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Mind Over Money

What is Mind Over Money?

The Mind Over Money program is the top rated university level student financial wellness program that seeks to provide students with the tools they need to be financially well throughout their life. In our partnership with them, we are bringing tools and resources for studying the impact these programs have on behavior change, then working collaboratively to leverage validated models and methods developed in the lab to increase engagement and behavior change at scale. Through the collaboration, we hope to improve our understanding of what interventions increase healthy financial behaviors.

Current Lab Projects:

  1. Solving the Matching Problem: Our hypothesis is that a major factor in behavior change is matching people will the right behaviors, we are working with the Mind Over Money team to create an expansive list of financial behaviors that promote wellbeing then we are testing different methods of matching students with behaviors and looking at which ones lead to the highest level of behavior change and habit formation.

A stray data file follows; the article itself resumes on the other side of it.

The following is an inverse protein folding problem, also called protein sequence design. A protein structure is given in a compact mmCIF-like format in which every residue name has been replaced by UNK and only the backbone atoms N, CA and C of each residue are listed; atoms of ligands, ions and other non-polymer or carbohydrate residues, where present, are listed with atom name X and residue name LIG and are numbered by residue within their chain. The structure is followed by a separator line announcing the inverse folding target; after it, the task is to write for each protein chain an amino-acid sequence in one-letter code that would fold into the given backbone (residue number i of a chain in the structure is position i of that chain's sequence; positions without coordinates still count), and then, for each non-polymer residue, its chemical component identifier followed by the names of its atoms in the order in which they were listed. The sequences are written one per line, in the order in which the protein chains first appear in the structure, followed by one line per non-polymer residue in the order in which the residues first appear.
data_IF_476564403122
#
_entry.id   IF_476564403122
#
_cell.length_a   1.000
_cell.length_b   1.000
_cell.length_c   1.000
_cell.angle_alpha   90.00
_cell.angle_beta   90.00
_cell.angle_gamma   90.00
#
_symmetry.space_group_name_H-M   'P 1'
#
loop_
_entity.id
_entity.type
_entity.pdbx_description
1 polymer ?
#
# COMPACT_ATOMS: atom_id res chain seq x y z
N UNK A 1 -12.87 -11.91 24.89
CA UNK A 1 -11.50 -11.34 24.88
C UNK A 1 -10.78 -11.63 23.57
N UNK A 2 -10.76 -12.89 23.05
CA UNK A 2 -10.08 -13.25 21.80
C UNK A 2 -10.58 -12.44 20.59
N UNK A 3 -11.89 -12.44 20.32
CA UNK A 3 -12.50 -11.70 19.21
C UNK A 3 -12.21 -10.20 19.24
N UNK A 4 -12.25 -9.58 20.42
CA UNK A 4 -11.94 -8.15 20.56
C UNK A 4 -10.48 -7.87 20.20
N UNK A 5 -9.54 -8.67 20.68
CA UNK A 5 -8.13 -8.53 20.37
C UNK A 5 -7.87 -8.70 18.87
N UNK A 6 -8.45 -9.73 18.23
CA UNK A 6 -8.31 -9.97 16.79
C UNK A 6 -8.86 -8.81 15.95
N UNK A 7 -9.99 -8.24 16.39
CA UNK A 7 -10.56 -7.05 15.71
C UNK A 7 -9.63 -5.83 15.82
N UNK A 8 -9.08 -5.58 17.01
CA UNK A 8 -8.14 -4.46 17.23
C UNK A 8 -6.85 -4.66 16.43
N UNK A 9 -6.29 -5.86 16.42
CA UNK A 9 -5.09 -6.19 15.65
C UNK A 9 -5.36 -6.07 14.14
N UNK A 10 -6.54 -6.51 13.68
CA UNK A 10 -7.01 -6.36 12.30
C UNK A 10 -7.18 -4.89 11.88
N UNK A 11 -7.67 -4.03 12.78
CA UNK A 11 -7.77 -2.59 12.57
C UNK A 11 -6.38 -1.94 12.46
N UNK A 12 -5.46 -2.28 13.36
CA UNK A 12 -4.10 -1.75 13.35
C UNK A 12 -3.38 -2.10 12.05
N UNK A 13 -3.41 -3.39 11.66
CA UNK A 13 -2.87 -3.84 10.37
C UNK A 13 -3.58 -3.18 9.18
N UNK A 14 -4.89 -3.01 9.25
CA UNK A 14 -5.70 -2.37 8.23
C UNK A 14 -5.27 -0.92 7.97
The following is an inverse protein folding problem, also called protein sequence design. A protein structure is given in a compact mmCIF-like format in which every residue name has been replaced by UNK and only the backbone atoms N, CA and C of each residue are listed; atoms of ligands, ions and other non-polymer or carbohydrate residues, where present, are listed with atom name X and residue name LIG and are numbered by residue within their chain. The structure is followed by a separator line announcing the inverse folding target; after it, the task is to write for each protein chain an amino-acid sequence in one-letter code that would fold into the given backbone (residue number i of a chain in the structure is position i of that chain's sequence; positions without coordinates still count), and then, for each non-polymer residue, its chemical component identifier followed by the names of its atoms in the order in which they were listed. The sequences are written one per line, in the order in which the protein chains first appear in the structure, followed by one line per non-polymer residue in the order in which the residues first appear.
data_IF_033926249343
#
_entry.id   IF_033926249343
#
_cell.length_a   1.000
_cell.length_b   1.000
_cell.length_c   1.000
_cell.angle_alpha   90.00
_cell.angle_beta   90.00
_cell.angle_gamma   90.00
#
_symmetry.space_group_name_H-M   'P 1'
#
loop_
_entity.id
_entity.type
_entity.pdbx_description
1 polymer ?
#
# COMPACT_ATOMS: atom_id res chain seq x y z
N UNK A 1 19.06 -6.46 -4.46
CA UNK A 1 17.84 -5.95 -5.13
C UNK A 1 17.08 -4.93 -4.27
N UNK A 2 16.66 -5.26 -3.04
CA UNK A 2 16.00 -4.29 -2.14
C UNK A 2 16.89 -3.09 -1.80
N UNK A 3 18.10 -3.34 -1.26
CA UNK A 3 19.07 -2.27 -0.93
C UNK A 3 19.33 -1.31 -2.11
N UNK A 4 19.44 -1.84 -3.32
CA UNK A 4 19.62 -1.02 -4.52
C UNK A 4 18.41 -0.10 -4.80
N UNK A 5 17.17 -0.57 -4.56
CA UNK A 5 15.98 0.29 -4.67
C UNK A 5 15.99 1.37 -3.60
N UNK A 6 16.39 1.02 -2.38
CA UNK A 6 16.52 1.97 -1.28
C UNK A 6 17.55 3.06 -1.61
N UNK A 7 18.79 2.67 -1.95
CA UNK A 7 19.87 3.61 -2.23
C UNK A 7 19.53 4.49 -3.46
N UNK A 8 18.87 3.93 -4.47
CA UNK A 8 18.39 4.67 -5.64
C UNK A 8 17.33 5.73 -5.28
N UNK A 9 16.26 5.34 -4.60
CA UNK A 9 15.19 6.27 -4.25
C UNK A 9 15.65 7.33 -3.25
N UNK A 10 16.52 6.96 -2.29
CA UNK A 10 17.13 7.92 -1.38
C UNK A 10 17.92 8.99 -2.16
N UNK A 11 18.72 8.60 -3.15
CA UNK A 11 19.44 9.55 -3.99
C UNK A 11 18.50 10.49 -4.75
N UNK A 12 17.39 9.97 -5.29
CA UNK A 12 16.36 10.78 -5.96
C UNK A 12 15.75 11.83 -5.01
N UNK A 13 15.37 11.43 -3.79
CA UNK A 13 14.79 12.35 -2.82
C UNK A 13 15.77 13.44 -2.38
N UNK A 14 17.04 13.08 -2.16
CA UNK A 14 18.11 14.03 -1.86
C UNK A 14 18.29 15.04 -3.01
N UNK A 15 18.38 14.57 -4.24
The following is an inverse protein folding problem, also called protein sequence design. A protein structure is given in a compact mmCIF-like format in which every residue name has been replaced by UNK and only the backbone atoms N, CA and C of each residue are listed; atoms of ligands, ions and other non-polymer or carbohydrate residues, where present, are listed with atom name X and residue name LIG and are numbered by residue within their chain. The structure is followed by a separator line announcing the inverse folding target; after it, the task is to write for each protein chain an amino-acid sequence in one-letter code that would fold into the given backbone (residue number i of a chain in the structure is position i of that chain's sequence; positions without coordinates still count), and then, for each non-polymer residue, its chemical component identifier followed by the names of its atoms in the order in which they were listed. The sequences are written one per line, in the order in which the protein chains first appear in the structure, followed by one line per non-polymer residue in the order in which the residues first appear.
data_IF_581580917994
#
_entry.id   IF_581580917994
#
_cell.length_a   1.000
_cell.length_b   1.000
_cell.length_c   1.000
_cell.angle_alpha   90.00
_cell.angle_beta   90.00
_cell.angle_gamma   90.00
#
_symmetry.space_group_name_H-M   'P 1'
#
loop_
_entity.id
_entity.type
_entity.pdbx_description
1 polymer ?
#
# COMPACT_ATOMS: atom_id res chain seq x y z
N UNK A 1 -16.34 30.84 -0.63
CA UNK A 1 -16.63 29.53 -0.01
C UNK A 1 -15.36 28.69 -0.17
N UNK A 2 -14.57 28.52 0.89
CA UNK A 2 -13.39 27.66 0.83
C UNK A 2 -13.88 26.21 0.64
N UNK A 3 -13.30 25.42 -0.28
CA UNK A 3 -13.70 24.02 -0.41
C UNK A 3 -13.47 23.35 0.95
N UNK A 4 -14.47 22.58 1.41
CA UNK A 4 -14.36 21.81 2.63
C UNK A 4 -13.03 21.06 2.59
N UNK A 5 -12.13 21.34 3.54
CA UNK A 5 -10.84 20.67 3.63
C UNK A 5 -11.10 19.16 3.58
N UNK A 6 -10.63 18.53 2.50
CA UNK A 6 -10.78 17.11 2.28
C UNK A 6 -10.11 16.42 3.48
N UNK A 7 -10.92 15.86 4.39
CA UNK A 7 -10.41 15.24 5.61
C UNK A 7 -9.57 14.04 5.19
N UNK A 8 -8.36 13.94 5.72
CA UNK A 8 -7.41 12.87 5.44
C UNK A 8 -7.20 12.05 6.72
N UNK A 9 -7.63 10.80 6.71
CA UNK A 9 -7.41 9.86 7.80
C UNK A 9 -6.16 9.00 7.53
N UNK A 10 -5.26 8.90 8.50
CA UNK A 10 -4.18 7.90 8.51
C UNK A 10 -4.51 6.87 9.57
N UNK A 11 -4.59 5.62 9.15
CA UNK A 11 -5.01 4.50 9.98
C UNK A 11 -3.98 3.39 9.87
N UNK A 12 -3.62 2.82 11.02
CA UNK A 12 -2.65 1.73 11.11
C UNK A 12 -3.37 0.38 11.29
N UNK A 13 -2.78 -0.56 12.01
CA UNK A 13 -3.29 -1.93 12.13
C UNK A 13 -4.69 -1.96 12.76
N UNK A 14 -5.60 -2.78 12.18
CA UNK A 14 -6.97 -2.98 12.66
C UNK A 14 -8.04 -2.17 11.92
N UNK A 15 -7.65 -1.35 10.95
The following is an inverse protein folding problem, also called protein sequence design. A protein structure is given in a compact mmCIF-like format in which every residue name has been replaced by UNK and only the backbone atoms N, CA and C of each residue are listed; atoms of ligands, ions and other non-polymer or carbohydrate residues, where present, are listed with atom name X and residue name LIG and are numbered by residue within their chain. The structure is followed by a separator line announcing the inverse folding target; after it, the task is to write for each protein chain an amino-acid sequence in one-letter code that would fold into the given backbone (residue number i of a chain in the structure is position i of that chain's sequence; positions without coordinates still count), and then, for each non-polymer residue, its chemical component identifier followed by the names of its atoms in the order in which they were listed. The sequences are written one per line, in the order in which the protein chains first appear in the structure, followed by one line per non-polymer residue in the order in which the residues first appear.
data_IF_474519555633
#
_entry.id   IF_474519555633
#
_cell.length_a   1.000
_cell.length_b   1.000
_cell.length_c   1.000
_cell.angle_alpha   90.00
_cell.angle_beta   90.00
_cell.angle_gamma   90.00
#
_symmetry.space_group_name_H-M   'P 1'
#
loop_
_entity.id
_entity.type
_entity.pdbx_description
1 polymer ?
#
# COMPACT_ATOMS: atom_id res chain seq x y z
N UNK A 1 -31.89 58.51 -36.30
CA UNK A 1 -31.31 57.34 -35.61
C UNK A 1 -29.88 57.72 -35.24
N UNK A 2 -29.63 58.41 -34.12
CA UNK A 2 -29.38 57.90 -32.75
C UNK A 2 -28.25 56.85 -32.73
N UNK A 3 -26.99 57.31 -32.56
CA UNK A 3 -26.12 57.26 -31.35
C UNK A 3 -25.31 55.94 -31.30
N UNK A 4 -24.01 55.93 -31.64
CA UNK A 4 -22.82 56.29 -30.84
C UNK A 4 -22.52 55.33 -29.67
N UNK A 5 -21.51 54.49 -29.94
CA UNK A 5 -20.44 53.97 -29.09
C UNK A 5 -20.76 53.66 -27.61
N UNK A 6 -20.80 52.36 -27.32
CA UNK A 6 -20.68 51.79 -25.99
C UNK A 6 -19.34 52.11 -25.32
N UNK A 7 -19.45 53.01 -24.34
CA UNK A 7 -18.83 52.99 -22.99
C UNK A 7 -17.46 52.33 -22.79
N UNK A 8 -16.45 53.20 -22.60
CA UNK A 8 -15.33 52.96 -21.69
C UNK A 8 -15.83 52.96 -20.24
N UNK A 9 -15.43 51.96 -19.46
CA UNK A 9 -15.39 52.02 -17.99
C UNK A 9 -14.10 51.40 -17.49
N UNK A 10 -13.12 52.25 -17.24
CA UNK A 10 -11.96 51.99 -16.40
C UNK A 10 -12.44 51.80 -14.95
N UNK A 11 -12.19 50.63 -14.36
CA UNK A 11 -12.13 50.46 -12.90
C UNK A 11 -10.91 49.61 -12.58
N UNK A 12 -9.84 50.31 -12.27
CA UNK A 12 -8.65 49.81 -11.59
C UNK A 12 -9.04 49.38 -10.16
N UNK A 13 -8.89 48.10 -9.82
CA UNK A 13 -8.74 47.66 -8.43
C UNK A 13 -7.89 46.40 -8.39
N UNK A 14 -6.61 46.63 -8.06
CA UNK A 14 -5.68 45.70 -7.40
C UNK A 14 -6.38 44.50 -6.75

2. Behavior Design Training: Members of the lab are co-designing the curriculum to include the behavioral science that underpins successful implementation of a healthy financial behavior. It is not enough to know what to do, we are making sure students know how to do it in a sustainable way. Our hypothesis is that by including an introduction to key behavioral science principles, students will be more effective at implementing suggested behaviors and sustaining them throughout their lives.

    1. Factors:

      1. Co-lecturing the Mind Over Money Course

      2. Embedding Behavioral Science content into the course curriculum

      3. Teaching models and methods of behavior design developed in the lab

Objective: We are looking to study the impact of specific behavior design models and methods have on long term/sustainable behavior change specifically related to financial wellbeing. With that, we are measuring the interventions’ impact on self-efficacy, locus of control, and measurable changes in behavior.